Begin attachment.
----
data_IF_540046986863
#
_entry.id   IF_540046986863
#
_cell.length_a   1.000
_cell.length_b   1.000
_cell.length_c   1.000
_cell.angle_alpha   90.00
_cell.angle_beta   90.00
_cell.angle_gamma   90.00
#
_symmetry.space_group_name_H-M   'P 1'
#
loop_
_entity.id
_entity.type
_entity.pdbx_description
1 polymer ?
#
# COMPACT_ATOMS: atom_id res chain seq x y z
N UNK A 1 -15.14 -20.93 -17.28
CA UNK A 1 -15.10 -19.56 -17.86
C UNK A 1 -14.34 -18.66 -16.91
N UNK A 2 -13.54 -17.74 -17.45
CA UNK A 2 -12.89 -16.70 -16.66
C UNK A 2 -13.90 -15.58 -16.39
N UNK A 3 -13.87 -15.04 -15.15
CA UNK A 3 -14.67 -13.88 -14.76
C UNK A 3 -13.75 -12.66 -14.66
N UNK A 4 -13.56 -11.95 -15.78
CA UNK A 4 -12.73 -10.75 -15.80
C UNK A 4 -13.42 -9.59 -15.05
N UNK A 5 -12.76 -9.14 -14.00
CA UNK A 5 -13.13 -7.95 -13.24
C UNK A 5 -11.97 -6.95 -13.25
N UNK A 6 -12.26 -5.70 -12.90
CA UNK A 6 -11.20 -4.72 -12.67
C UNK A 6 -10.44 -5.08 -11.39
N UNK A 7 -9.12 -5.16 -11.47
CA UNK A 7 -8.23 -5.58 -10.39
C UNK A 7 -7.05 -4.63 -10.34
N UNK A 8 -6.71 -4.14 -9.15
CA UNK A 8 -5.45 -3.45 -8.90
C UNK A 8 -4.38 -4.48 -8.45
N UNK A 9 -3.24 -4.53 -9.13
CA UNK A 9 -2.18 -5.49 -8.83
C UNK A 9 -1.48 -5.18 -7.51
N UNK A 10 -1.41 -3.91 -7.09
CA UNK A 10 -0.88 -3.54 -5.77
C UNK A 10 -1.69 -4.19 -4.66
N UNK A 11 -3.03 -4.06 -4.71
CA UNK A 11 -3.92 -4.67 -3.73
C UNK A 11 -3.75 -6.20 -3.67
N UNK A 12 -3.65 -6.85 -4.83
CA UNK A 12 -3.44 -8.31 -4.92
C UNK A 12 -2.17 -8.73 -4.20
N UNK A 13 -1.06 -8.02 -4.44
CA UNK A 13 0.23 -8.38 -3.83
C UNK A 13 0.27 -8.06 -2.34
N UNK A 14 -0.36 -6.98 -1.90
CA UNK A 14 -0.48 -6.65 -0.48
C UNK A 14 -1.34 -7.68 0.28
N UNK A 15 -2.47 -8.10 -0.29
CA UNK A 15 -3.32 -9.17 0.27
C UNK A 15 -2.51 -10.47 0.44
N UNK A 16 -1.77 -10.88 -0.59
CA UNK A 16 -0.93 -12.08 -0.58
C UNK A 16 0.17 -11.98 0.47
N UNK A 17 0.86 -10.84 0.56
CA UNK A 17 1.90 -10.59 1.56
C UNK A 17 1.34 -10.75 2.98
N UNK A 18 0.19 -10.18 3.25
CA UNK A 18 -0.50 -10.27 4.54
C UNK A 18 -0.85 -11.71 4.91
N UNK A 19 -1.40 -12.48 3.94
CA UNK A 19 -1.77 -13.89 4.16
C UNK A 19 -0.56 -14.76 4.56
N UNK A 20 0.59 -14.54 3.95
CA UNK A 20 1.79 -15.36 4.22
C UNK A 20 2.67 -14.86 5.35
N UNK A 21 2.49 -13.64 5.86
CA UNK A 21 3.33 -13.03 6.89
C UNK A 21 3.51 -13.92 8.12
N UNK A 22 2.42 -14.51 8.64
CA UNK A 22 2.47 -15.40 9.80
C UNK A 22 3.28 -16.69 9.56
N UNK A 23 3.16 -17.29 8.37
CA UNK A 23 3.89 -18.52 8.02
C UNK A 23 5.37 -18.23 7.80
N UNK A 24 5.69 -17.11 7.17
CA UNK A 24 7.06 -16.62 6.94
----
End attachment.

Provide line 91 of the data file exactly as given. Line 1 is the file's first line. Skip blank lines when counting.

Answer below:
CA UNK A 24 7.06 -16.62 6.94